Limits on returning to Canada

There are also practical issues for citizens attempting to return to Canada. Despite Prime Minster Justin Trudeau’s plea for Canadians abroad to “come home,”[9] closed borders and suspended flight routes have hampered the ability of Canadian citizens to do so.

At the time of writing (March 2020), despite the escalation of COVID-19 cases in the country and around the world, Canadian citizens can return to the country: while Canada has closed its borders to foreign nationals, they remain open to citizens and permanent residents.[10] Further, the federal government has begun to work with Canadian airlines to charter flights to repatriate Canadians stranded abroad.[11]

However, the Prime Minister has also conceded that the government is “unlikely to be able to bring everyone home.”[12] In closing Canada’s international borders, the Prime Minister also stated that “[anyone] who has [COVID-19] symptoms will not be able to come to Canada.”[13] This policy choice will have the effect of stranding sick Canadians abroad, with no practical way to return to Canada. Thus, in practice, some Canadians will be not be able to exercise their right to exercise their section 6 right to return to the country.

Restricting Travel Within the Country

The ability for unfettered travel within the country has also been restricted. For example, Nova Scotia began restricting its border on March 23, 2020, where “anyone entering the province will be stopped, questioned and told to self-isolate for 14 days.”[14] The Northwest Territories has closed its borders with only limited exceptions.[15] On March 28, the federal government barred anyone showing symptoms of COVID-19 from boarding domestic flights or intercity passenger trains.[16]Additionally, there has also been speculation that the federal government could invoke the Emergencies Act[17] to impose further inter-provincial travel restrictions throughout the country.[18]

Can the government justify its breach of Charter mobility rights? The Importance of Section 1

The restrictions on mobility rights by a government in Canada are unprecedented. All these government sanctioned efforts to restrict travel are likely clear breaches of section 6.[19] However, the government can attempt to justify its actions to a court using section 1 of the Charter. In order to justify its actions, any government travel restriction must be reasonable and demonstrably justified in a free and democratic society. If a court decides that the government has made its case for justifying its actions, the breaches will be deemed constitutional. If they do not, then the government would need to stop its travel restrictions because they would be unconstitutional. For this reason, Section 1’s limitation clause is of great importance in ensuring that the government does not overstep when it breaches the section 6 rights of Canadian citizens, but also, allows the government to provide a rationale for a breach in specific circumstances.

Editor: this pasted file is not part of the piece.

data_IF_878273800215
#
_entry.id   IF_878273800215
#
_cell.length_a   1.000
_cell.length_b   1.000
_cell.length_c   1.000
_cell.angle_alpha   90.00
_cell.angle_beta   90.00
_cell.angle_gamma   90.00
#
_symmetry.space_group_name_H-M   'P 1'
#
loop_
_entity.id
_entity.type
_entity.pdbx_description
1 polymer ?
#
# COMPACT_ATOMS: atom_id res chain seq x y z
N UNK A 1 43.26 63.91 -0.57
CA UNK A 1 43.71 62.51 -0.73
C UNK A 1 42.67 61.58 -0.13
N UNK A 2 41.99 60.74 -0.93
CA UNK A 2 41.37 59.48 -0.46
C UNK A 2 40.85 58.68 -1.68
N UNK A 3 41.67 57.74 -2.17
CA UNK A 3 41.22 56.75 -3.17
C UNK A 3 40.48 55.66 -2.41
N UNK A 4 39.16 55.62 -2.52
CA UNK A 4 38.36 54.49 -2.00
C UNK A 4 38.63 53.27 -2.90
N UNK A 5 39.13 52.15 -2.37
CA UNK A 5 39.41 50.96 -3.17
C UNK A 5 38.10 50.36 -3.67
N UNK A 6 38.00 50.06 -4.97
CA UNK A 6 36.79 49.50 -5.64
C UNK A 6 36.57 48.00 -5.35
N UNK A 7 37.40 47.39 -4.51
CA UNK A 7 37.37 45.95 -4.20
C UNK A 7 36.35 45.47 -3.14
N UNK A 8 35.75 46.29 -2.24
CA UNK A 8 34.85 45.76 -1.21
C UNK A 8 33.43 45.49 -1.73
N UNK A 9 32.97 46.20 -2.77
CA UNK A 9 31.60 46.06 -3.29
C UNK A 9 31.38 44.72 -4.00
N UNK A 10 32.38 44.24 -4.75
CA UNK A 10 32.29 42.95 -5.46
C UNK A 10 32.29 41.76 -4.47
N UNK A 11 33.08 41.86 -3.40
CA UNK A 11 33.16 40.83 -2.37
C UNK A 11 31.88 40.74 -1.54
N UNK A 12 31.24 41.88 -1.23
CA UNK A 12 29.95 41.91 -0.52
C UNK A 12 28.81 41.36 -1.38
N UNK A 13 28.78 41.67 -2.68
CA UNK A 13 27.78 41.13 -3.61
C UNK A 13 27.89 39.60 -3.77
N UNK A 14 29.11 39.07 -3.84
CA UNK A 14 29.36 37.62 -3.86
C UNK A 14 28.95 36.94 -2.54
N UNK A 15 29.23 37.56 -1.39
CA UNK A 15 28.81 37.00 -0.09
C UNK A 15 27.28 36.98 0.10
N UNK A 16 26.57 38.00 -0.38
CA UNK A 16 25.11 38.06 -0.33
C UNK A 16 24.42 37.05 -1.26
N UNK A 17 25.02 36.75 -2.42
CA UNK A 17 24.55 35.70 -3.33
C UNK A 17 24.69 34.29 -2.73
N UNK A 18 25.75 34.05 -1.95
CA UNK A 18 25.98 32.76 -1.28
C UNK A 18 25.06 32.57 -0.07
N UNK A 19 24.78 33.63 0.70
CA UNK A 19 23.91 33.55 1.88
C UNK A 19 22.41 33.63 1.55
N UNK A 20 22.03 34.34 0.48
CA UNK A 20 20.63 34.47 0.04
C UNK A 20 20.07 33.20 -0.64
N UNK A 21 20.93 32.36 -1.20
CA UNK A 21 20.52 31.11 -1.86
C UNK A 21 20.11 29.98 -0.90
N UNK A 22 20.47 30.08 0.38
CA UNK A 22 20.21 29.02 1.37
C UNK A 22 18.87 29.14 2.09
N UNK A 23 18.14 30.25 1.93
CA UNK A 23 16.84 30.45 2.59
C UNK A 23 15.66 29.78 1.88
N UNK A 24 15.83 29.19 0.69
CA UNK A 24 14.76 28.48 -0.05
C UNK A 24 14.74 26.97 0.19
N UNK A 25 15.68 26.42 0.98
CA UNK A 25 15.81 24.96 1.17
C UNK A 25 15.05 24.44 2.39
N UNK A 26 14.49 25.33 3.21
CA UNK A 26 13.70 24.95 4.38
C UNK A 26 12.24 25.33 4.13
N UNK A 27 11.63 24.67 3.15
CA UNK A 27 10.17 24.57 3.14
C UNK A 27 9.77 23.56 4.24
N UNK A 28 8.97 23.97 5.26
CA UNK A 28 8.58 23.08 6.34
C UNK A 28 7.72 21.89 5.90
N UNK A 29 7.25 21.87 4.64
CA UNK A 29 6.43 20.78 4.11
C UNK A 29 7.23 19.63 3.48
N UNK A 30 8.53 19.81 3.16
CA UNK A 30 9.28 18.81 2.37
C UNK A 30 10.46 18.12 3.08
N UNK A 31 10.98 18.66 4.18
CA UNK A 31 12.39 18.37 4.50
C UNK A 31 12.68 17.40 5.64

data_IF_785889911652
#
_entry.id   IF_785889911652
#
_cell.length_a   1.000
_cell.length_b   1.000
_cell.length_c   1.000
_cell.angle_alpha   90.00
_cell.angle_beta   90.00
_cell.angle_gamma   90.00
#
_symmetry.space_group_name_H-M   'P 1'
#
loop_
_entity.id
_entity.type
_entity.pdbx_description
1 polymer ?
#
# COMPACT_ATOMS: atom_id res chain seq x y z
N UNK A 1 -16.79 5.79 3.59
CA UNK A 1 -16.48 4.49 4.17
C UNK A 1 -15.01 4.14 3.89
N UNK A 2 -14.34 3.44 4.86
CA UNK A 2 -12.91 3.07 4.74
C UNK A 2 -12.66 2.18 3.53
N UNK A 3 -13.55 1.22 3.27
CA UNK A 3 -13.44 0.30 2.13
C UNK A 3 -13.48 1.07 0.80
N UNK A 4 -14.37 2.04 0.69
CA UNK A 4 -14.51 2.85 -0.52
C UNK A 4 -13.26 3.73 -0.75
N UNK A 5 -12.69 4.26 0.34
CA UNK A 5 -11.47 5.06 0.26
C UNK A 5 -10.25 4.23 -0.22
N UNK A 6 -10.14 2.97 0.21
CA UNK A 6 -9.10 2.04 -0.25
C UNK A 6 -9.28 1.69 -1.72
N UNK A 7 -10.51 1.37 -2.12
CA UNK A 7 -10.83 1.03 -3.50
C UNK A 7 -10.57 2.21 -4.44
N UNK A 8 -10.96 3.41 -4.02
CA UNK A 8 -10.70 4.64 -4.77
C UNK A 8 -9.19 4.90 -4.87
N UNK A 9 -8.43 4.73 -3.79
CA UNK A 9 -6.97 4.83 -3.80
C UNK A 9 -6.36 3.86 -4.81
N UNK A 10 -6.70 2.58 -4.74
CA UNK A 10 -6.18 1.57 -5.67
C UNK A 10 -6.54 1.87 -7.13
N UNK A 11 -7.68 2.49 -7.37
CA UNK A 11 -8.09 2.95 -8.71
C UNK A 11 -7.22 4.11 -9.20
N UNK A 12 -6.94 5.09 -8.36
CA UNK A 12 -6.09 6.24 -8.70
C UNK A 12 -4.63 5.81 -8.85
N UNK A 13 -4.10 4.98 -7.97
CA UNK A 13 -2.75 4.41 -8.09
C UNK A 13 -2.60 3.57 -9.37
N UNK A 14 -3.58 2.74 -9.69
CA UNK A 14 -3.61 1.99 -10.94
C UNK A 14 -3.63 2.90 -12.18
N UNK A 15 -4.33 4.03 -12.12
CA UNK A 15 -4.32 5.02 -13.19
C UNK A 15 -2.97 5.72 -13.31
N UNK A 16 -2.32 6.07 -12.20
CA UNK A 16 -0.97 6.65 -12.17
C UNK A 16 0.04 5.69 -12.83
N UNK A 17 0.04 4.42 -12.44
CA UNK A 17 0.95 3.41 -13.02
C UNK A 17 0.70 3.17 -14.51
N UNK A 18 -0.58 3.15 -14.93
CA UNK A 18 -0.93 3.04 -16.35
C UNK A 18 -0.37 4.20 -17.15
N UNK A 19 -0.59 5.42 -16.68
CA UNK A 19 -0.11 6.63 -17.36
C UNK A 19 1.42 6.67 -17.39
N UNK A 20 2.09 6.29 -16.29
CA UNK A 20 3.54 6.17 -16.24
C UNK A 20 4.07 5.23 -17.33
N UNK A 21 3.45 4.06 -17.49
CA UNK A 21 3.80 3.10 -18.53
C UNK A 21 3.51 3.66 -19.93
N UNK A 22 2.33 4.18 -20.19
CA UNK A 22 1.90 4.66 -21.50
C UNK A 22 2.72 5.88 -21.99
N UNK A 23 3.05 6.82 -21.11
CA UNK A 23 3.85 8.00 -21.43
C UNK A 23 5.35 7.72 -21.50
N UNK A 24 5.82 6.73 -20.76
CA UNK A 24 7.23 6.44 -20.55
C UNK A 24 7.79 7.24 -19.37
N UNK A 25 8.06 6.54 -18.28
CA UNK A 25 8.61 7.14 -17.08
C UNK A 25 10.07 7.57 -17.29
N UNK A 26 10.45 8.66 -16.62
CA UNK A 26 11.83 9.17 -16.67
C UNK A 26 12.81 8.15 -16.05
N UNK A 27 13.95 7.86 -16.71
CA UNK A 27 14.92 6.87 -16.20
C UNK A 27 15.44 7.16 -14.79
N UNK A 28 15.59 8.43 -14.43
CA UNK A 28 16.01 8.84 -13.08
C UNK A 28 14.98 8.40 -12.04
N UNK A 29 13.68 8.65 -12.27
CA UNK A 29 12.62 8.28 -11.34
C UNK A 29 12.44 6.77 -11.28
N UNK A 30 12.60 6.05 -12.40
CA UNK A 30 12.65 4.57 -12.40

In the context of a worldwide public health crisis, there are several arguments that Canadian governments can make to justify a section 6 breach. For example, since unfettered travel is a significant transmission source of COVID-19, the government could justify its breach as a necessary response to cut rates of transmission. This in turn could preserve valuable health care resources and limit the rates of fatality caused by COVID-19. Since the Canadian Constitution allows for the balancing of rights, some “liberties must [occasionally] make way in the pursuit of other legitimate societal objectives, like public health.”[20] Therefore, restrictions on travel freedoms can look insignificant when balanced against a potentially substantial loss of life if they were not enacted. This current crisis speaks to the importance of section 1 of the Charter – in situations where the health and safety of Canadians is at stake, there may be a greater public good that requires the breaching of some individual rights.

Justifying a breach of Canadian’s Charter rights is not an east job for the government. Government action must be pressing, substantial, and have proportionate effects. If the Charter breach is more detrimental than the goals of the policy being enacted, then it will not be upheld. A draconian government action would not to be upheld under section 1 if there was insignificant evidence that it helped to alleviate a pressing issue. For example, an indefinite quarantine order that is backed by no evidence showing that it would be beneficial to health and safety would likely be struck down by a court as unconstitutional.